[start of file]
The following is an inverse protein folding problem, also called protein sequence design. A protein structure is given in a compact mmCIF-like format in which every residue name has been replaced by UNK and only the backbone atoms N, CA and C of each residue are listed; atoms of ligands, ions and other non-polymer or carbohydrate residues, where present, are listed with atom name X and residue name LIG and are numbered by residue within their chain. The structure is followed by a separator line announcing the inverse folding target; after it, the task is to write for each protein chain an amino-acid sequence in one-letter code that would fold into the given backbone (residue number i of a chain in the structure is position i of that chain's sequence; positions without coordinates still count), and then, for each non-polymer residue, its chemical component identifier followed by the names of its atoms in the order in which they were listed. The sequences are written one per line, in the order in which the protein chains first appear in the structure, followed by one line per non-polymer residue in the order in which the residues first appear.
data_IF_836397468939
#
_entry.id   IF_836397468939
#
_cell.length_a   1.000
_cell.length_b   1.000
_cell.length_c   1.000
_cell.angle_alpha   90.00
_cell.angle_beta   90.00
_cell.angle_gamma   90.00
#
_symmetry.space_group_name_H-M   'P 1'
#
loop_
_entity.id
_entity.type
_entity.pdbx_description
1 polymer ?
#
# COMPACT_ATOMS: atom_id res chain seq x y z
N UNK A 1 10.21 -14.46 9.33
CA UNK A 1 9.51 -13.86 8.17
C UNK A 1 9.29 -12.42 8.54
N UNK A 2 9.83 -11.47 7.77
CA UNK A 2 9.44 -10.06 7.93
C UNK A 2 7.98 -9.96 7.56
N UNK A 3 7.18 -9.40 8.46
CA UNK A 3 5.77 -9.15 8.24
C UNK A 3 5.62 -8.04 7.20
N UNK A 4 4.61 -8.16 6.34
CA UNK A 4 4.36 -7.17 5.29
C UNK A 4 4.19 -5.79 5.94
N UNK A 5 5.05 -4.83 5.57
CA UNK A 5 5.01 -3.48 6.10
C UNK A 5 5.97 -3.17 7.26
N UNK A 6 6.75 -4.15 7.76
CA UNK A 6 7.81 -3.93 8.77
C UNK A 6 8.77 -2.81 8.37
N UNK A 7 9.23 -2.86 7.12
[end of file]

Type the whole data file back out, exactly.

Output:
The following is an inverse protein folding problem, also called protein sequence design. A protein structure is given in a compact mmCIF-like format in which every residue name has been replaced by UNK and only the backbone atoms N, CA and C of each residue are listed; atoms of ligands, ions and other non-polymer or carbohydrate residues, where present, are listed with atom name X and residue name LIG and are numbered by residue within their chain. The structure is followed by a separator line announcing the inverse folding target; after it, the task is to write for each protein chain an amino-acid sequence in one-letter code that would fold into the given backbone (residue number i of a chain in the structure is position i of that chain's sequence; positions without coordinates still count), and then, for each non-polymer residue, its chemical component identifier followed by the names of its atoms in the order in which they were listed. The sequences are written one per line, in the order in which the protein chains first appear in the structure, followed by one line per non-polymer residue in the order in which the residues first appear.
data_IF_836397468939
#
_entry.id   IF_836397468939
#
_cell.length_a   1.000
_cell.length_b   1.000
_cell.length_c   1.000
_cell.angle_alpha   90.00
_cell.angle_beta   90.00
_cell.angle_gamma   90.00
#
_symmetry.space_group_name_H-M   'P 1'
#
loop_
_entity.id
_entity.type
_entity.pdbx_description
1 polymer ?
#
# COMPACT_ATOMS: atom_id res chain seq x y z
N UNK A 1 10.21 -14.46 9.33
CA UNK A 1 9.51 -13.86 8.17
C UNK A 1 9.29 -12.42 8.54
N UNK A 2 9.83 -11.47 7.77
CA UNK A 2 9.44 -10.06 7.93
C UNK A 2 7.98 -9.96 7.56
N UNK A 3 7.18 -9.40 8.46
CA UNK A 3 5.77 -9.15 8.24
C UNK A 3 5.62 -8.04 7.20
N UNK A 4 4.61 -8.16 6.34
CA UNK A 4 4.36 -7.17 5.29
C UNK A 4 4.19 -5.79 5.94
N UNK A 5 5.05 -4.83 5.57
CA UNK A 5 5.01 -3.48 6.10
C UNK A 5 5.97 -3.17 7.26
N UNK A 6 6.75 -4.15 7.76
CA UNK A 6 7.81 -3.93 8.77
C UNK A 6 8.77 -2.81 8.37
N UNK A 7 9.23 -2.86 7.12